<img height="1" width="1" style="display:none" src="https://www.facebook.com/tr?id=585972928235617&amp;ev=PageView&amp;noscript=1">

The Center for Sales Strategy Blog

Coaching Sales People: Sales Meetings Are Expensive and Overrated

sales meetingIf you add up the value of everyone who sits in on a sales meeting—including yourself—you’ll realize how expensive sales meetings are. You should also remember the best training takes place in the field, with real accounts, not in a conference room with theoretical examples. But, there are still some legitimate reasons for having a sales meeting: education, training, team building, problem solving, positive psych and recognition. 

Any other reason for getting together is not legit. Things like…
 Any subject which could be explained in memo, revenue updates, collections, policy statements, interdepartmental hassles and bitch sessions. Really, any subject that does not require group process is inappropriate for your sales meeting.

We suggest you set some simple standards for your sales meetings so your people will look forward to them instead of looking for ways to miss them. For example:

1. Each meeting will be a positive motivational experience.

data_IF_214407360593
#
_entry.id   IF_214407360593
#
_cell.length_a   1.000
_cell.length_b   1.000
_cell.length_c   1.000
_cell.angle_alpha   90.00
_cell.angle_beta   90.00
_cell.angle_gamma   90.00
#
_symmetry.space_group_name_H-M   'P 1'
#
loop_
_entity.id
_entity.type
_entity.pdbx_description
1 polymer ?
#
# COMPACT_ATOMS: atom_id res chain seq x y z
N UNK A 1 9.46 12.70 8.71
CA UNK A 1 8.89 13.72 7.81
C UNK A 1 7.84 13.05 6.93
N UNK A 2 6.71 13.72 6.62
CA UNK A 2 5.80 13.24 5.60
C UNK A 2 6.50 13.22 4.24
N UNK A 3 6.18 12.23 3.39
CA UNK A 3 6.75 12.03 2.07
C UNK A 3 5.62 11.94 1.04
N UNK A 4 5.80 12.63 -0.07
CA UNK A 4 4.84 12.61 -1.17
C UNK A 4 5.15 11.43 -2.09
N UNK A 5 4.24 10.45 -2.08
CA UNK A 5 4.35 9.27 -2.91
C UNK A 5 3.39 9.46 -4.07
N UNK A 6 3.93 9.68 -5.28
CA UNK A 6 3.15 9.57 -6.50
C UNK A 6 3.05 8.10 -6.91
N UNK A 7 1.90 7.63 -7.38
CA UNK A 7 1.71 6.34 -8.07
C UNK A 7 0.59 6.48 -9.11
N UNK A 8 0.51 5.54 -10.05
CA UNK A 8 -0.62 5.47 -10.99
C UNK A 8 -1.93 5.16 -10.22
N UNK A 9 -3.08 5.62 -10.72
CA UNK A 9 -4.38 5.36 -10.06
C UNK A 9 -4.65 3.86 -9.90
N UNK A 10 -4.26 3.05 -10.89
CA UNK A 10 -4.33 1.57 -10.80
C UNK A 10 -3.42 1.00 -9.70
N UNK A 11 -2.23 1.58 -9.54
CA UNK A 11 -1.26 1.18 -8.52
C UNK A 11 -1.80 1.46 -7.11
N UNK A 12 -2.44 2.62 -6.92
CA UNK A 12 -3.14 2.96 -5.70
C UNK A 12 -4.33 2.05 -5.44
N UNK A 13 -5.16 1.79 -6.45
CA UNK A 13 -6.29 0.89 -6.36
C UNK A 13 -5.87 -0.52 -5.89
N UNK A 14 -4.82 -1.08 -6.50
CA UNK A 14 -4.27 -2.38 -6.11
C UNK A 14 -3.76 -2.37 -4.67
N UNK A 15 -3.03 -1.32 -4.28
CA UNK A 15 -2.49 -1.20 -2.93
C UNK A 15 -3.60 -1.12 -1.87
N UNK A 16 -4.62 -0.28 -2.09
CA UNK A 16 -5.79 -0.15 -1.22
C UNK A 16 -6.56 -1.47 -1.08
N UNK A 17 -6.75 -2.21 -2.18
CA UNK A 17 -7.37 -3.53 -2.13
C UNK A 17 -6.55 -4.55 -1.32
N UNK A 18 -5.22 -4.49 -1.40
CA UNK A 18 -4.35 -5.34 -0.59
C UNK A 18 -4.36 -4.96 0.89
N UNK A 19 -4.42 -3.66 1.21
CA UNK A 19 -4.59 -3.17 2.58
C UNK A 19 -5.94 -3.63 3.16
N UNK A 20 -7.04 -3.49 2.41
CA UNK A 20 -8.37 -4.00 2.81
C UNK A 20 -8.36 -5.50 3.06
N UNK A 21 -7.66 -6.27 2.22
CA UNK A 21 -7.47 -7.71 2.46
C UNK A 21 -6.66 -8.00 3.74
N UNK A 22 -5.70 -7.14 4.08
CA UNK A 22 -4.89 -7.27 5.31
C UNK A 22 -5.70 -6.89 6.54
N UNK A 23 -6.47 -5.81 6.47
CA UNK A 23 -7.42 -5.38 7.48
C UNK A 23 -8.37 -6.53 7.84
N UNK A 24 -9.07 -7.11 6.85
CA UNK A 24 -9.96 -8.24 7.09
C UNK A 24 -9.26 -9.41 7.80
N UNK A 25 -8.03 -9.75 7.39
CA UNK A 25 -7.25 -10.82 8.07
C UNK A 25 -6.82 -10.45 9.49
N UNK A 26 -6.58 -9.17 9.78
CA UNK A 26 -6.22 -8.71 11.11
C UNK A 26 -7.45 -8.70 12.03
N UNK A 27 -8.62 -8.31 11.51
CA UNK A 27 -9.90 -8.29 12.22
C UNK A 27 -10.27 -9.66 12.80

2. No topic will be allowed if it could be accomplished in a one-on-one meeting.

3. All meetings will depend on group participation, group dynamics, and group process.

4. All negative information, asides, and emotions will be handled elsewhere.

When you format your sales meetings they will almost run themselves because everyone will participate. Here are some examples:

Brainstorming for Bright Ideas—Have a problem statement clearly identified and get the group developing lots of ideas.

Guest Speaker—Bring in a prospect or an expert that share useful information with your team.

Best Call of the Week—Each salesperson gets a chance to talk about a great call from the week before and why it went so well. It’s a great chance to learn from each other.

Success Log—A powerful way to document how your product has helped a client recently.

Thank You Notes—Bring a stack of thank you notes and have each sales person write a thank you to several Key Accounts.

You can probably think of dozens more. Successful sales meetings take place for the right reason, and tap the power of the group so they can learn and grow. What are you doing to make your sales meetings exceptional? Please share in the comments below.

Jim Hopes is the Chief Executive Officer at The Center for Sales Strategy

Topics: successful sales meetings Sales